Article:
[whatwg] So if media-queries aren't for determining the media to be used what are they for?
mail at matthewwilcox.com
Thu May 17 07:13:58 PDT 2012
>> That particular solution is, to my mind, the most flexible and useful
>> implementation I've seen, because it's really about breakpoint
>> management and abstraction - which is what all responsive elements
>> need in order to work together well and be future-friendly.
>> It does, no doubt, have some technical considerations and implications
>> I'm not aware of. I would love to see this worked on more, I don't
>> think there's much more I can add to it from my authors perspective,
>> it needs work from an implementor perspective. But as a pattern, it
>> has a lot of plus points going for it.
> I'm trying to figure out how it's going to work in other situations than the
> happy case.
That's cool, it needs that level of "how do I break it" thinking.
I'd also point out I'm not claiming this is a replacement for srcset
or <picture>. I think it's a useful additional tool for web
developers, but it is aimed at *site wide* generalised uses to make
life a lot easier - I can't see a way to make it also cater to
specific individual instances without fundamentally breaking the
benefits of the generalisation.
> What if you want to provide copy&pasteable code snippet with an adaptive
> image? (like W3C Validator badges)
That would not be a case this method could support fully.
Srcset and <picture> would offer full support for this use case.
That said, I'm not sure of the use case of pasting an adaptive image
into another domain; we're usually adapting the image to a design on a
given domain; any such image is unlikely to work properly in another
context anyway (because that other context has it's own measures at
that or other breakpoints).
> What if you're creating WYSIWYG editor for CMSes and want to have button for
> inserting adaptive images, but have no access to <head>?
This is not a valid use case (to my mind). You'd not be choosing
response points for individual pictures, it is the design that has
response points and it's the CSS (and JS/HTML) which fit into the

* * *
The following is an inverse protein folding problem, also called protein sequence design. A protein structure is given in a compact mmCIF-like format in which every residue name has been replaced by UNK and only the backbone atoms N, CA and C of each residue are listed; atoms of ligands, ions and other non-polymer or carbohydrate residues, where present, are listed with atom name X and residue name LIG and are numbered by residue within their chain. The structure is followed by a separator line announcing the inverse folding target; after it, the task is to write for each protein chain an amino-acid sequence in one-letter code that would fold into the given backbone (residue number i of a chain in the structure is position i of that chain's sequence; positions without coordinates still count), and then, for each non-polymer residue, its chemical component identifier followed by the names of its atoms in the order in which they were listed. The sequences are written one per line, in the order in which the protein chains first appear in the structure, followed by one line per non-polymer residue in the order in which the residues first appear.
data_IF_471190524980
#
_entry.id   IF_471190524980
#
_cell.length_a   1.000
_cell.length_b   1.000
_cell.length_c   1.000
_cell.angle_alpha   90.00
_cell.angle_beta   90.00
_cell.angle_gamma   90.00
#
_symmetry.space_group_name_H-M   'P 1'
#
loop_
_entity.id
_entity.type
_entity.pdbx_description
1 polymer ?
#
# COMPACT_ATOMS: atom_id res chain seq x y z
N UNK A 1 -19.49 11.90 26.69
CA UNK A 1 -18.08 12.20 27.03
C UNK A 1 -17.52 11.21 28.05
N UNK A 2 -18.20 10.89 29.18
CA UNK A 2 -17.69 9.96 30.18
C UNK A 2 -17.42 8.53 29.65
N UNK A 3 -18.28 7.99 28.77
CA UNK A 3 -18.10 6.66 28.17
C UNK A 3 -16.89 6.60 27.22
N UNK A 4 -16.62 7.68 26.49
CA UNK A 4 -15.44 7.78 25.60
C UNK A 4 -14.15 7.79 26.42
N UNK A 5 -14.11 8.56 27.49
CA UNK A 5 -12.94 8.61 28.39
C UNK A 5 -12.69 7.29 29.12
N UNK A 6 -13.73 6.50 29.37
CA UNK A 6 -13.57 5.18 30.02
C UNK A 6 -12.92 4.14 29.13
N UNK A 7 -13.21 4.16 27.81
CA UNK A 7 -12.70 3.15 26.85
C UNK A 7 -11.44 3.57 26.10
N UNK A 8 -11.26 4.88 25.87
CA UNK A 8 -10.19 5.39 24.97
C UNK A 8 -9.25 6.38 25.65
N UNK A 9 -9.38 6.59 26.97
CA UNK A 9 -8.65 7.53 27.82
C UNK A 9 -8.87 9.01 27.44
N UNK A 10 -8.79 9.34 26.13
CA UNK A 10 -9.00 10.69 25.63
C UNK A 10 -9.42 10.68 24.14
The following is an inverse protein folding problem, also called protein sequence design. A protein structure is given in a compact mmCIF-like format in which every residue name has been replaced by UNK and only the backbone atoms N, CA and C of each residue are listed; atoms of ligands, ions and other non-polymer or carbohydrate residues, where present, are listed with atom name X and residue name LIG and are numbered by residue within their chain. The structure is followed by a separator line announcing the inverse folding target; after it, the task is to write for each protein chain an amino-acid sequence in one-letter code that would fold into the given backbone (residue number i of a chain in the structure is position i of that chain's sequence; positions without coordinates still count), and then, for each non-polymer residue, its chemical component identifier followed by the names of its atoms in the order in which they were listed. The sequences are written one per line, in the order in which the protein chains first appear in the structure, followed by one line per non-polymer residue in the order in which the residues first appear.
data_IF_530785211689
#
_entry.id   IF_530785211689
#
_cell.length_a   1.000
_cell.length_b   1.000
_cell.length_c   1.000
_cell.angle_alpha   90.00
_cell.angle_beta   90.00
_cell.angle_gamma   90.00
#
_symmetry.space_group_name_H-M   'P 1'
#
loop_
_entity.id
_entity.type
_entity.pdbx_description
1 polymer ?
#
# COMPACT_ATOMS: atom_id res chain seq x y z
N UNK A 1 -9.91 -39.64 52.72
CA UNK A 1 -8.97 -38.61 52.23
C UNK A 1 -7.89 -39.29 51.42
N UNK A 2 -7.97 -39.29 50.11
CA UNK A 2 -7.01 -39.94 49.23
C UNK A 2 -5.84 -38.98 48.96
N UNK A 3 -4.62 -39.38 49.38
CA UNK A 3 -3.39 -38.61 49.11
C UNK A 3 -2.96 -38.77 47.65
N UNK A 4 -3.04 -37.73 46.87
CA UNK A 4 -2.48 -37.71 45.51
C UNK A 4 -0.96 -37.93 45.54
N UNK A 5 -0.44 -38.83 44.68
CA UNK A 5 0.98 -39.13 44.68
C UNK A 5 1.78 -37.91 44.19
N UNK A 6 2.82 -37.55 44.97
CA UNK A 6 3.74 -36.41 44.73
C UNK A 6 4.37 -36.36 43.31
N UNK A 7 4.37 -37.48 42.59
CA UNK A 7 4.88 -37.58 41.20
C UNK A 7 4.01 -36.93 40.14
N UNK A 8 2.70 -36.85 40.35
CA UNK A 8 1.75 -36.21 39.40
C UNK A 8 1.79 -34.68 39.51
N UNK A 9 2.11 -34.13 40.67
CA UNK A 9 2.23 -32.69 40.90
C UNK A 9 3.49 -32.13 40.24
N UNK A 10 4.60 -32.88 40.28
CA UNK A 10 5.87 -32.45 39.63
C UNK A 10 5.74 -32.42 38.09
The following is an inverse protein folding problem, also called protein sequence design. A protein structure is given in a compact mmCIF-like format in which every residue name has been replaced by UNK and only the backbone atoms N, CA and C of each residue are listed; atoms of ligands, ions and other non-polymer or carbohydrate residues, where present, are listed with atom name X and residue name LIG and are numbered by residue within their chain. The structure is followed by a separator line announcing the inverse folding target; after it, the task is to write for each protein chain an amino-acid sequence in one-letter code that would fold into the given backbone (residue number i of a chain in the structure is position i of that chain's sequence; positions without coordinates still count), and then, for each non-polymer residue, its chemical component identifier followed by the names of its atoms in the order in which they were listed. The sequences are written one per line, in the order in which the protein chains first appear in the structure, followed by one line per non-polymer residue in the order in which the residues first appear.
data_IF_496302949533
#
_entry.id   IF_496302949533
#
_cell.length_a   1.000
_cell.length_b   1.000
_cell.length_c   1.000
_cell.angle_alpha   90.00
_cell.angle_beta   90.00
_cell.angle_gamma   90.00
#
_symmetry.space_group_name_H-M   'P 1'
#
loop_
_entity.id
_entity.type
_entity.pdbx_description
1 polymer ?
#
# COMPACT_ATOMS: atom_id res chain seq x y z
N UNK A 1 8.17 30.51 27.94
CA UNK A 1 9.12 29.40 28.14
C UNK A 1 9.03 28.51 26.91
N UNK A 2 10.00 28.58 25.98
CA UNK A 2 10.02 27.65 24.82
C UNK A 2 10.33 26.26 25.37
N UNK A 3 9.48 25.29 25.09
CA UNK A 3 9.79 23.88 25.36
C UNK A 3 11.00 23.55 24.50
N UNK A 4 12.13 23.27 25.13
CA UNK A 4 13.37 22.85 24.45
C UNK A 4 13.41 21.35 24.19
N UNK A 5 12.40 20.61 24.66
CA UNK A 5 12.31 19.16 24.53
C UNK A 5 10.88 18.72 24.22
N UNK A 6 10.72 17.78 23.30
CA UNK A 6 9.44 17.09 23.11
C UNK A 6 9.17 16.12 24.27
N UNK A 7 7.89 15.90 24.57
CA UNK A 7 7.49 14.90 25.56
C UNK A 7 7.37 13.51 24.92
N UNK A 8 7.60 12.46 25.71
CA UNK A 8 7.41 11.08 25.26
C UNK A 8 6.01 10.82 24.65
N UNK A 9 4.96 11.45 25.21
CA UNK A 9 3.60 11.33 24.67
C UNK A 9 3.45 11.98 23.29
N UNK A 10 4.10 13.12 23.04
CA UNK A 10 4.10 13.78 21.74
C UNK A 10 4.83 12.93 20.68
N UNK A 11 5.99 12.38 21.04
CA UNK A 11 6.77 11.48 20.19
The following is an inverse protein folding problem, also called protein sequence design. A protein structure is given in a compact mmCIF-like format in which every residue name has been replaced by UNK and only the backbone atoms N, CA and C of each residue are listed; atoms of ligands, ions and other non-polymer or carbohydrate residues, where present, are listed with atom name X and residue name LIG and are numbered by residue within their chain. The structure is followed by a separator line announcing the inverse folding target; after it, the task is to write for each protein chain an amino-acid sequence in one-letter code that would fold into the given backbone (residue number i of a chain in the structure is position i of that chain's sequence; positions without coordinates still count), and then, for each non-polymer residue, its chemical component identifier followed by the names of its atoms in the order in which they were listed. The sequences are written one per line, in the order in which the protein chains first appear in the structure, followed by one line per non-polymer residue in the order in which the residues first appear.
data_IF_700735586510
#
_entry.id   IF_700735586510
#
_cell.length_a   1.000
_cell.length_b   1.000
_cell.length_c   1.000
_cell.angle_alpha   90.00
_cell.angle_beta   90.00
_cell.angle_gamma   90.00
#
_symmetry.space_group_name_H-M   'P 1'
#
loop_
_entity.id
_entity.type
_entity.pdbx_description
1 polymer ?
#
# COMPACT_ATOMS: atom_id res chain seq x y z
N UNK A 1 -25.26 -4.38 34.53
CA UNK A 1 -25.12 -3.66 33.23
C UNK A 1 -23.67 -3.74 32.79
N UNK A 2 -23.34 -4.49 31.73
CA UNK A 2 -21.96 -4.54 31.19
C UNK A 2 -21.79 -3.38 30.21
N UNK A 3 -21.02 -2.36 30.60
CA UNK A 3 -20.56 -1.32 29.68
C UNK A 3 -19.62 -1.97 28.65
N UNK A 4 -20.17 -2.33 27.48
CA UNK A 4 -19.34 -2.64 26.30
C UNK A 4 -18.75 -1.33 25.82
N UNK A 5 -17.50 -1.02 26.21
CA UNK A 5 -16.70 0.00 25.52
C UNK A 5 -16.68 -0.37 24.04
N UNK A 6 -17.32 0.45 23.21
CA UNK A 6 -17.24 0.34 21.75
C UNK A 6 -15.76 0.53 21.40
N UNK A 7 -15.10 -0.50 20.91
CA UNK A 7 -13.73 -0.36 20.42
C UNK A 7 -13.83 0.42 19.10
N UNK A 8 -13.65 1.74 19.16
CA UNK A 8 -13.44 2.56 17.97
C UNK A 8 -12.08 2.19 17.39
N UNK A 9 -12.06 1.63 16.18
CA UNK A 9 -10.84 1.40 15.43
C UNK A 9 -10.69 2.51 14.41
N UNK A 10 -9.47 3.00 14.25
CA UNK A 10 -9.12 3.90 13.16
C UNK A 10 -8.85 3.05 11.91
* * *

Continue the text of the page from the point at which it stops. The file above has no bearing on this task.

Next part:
All a CMS does is cater to the "upload a source image, create and/or
associate other images for the breakpoints".
> What if you want to insert a single image with custom/unique breakpoints
> (say an infographic prepared by an agency which used different breakpoints)
> on a website that already has its own breakpoints defined?
This is where <picture> and srcset are useful. However as I say: in
general breakpoints are a property of a design, they are not a
property of the content directly. You do present a valid case for when
a breakpoint may actually be based on the content rather than the
design: infographics are more sensitive to this than the general image
use case (which I believe are photographs or other graphic
> I see no nice solution for case when authors put <meta breakpoint> in <body>
> — it'd either have re-evaluate and potentially reload images (wasted
> requests) or ignore the meta (annoying gotcha when HTML5 parser unexpectedly
> closes <head> or when people want to work around lack of access to the
This solution does not allow for <meta> in the body, and nor does the
HTML5 spec unless I'm mistaken?
> How do you work with URLs you have no control over? e.g. you'd have to name
> your breakpoints "40" and "80" to have adaptive size of gravatar.com URLs.
I'm not sure I understand this point. However you cook it, you have no
access to those images so you can't do anything with them regardless
of the method of adaption, be it this method, srcset, or <picture>.
> What do you do when you have only two breakpoints for sidebar, but more for
> the main content? (mostly fixed-width sidebar with fluid main column) or if
> your page header adapts to portrait orientation, but images in main content
> only adapt to width?
Breakpoints are not something that apply to individual components,
they apply to the page as a whole?
> regards, Kornel Lesiński
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